What is a counselling session really like? Is there a certain structure to the session, what does the therapist ask the client? How does it actually help you? These are questions we are often asked at Harley Therapy. So we asked one of our expert psychotherapists in Harley Street, London, Michelle Bassam, to shed some insight and tell us just what a client could expect from a counselling session with her.
Michelle Bassam has been practising for 13 years. Her MA is in Counselling and Psychology and she has Diplomas in Psychosexual Therapy and Relationship Therapy, Psychodynamic Therapy, and Cognitive Behavioural Therapy. She sees clients face to face in London and also does Skype and telephone counselling.
Keeping in mind that no two counselling sessions are ever exactly the same- every therapist has their individual style and a different set of training experiences, and every client is of course also unique- this is what Michelle had to say.
Why do people come to counselling?
People come into counselling for many reasons. They come because they are seeing behaviour in themselves that they have not experienced before. Or they don’t like the way they are reacting to their partner in a negative way, or the general public, for example on public transport something feels not quite right. They come to counselling because they are feeling mentally unsettled. There are issues that are going on in their life that are causing them to feel a disruption within; in their soul or mind they are unhappy. Possibly they are going down the route of depression or feeling anxiety about something they are about to face. Or they are overstressed.
Is needing counselling a sign of weakness?
It’s the very strong ones that come to counselling because it can be very demanding. You are giving up time and you’re actually committing thattime to yourself and making yourself hopefully feel better through this process.
What is the point of seeking counselling?
I always feel that people are like an onion. We slowly peel back each layer of the onion, get to the core, and then are able to lift ourselves and to feel that we are a good solid person. We then are able to project that, and happy people draw happy people. When we put out that pleasantness to the world we can actually receive it back. And when we have a good self-esteem this is what happens. We learn all this in the counselling room.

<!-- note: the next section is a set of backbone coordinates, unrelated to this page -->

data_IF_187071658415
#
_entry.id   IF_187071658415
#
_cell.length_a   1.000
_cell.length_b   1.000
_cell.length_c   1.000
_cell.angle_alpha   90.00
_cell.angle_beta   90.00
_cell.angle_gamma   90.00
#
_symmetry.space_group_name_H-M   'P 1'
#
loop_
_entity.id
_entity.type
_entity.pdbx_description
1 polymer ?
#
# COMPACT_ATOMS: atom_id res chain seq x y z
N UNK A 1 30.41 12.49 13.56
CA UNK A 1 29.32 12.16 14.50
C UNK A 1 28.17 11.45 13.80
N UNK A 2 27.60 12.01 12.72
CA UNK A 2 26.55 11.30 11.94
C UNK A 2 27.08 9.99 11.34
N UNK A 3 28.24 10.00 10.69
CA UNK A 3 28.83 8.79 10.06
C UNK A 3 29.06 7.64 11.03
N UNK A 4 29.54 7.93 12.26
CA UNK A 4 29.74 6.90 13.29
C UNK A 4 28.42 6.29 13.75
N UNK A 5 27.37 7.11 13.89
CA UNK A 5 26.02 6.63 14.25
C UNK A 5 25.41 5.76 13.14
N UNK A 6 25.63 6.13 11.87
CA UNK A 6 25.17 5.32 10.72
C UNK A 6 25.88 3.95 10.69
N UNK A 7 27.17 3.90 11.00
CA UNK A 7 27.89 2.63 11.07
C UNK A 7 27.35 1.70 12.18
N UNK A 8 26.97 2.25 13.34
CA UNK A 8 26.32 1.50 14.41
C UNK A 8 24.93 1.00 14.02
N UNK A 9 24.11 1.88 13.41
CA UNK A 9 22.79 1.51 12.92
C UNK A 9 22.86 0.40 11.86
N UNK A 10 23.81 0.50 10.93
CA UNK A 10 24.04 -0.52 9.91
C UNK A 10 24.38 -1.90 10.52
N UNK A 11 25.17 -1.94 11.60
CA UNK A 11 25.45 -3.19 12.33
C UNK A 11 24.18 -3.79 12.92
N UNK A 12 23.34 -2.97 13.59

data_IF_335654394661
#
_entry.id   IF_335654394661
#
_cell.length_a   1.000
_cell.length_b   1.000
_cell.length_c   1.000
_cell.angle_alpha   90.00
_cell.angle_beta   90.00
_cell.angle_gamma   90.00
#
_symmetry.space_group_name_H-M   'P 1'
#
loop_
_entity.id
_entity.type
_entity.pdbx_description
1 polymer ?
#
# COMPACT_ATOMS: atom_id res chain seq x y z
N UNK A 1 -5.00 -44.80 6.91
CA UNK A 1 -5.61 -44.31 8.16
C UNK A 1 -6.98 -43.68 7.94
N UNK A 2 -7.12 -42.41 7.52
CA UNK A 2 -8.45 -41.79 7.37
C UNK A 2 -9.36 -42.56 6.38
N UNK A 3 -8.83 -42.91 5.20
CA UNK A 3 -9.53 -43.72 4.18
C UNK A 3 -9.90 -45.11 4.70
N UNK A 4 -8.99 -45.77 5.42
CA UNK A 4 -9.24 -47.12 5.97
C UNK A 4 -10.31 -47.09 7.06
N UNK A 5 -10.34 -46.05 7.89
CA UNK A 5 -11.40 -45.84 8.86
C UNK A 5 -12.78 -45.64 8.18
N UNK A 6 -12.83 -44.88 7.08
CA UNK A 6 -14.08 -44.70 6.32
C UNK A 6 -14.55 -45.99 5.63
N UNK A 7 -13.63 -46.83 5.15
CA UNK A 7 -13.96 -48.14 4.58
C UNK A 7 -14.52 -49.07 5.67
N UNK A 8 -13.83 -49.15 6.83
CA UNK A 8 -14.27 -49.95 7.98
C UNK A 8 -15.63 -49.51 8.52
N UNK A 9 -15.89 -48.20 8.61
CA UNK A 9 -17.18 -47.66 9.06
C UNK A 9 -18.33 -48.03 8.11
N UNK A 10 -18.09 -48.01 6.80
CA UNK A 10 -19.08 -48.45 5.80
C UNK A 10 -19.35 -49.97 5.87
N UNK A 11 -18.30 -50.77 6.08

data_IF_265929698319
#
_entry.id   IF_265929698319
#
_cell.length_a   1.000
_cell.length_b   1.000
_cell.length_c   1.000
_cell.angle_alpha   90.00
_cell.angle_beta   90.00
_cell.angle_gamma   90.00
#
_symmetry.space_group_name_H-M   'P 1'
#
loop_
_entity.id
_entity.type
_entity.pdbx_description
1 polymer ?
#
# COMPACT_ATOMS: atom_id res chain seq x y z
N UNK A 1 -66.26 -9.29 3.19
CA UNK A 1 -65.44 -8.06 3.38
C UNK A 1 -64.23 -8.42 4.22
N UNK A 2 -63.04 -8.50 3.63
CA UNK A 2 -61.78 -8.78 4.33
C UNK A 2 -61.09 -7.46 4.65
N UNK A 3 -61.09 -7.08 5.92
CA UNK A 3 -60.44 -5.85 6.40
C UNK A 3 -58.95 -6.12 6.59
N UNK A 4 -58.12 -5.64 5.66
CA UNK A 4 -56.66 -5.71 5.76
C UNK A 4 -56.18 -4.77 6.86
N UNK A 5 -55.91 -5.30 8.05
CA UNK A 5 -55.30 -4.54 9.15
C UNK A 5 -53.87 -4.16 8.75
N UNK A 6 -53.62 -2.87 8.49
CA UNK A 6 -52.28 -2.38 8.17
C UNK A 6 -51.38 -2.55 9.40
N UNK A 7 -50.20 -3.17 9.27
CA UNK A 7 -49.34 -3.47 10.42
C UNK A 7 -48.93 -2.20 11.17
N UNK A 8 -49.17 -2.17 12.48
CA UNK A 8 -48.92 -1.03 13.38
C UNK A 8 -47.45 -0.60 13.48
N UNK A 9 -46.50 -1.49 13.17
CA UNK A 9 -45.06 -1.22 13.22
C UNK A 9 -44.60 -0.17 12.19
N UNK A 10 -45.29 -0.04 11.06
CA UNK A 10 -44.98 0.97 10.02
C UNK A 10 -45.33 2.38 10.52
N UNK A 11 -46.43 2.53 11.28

How do you know you are with the right counsellor for you?
You want to feel as you enter the room that you are the most important person, not that the therapist is doing a job and you are just another client. I would really be very sad if any of my clients ever felt that. YOU are the important one!
Okay, so I have decided to try a session. What happens next?
You ring our team. Once you book a session you will be sent some information regarding Harley Therapy and a questionnaire about yourself, a few personal details. And you’ll be asked to fill out a short form to see if there is a possibility you are depressed, and asked a few questions about what you feel you are coming to therapy for, and most importantly what you hope to get out of therapy. If you haven’t got any idea that’s perfectly okay.
So I show up for my first session. What happens?
My clients come in, take a seat, and pass over their paperwork. Once that door is closed and you are sitting nice and comfortably, it’s the therapist who should make you feel able to relax, and able to speak whenever you feel ready to speak. You shouldn’t feel rushed through. Remember, you are the important one.
I just browse through the paperwork for a basic idea and put it to one side as it’s you that is important. We are then ready to embark on some question and answering, but I am not going to turn around and say how does this or that make you feel or give you advice, I wait for it to come from you.
So what do you ask in the way of questions in the first session?
By: Sohel Parvez Haque
I ask clients questions about things that affect mood, like alcohol and drug use. And we go through basic questions about family, if they are married, or in a relationship, how they see that relationship. If the relationship creates a lot of stress for them, or they self harm because the partnership creates low self-esteem, we start looking at those sorts of things. It gives me an overview to see how we can progress in the future.
I ask how their relationships are with their parents, too, and if their parents are still in this country. I ask what they do for a living, and what their partner or husband and wife does for a living, to see what kind of stress they have from outside their relationship. I want to find out how my client is outside the therapy room. The more information the client can give me, the more I am going to be able to interact with them and hopefully help them through.
How do I know I can trust a counsellor?
Everything is confidential that a client brings into the room. I explain to all my clients that whatever they say stays within the walls and I don’t discuss it with reception or when I go home in my everyday life. Legally in this profession we have to go to supervision and I explain to clients about this, that if I have something that might be troubling me or I would like a different viewpoint on, I would take that issue to my supervisor. But I won’t be mentioning names or anything else and being supervised enhances the work I do with my clients.
Does Michelle take notes? Do you have to talk about suicidal feelings in a counselling session? How does Michelle determine how she’ll work with you after the first session? What if her clients don’t think she’s the right therapist? Find out answers to all these questions and more by WATCHING THE VIDEO INTERVIEW.
If Michelle sounds like the right counsellor for you, why not book a session with her?
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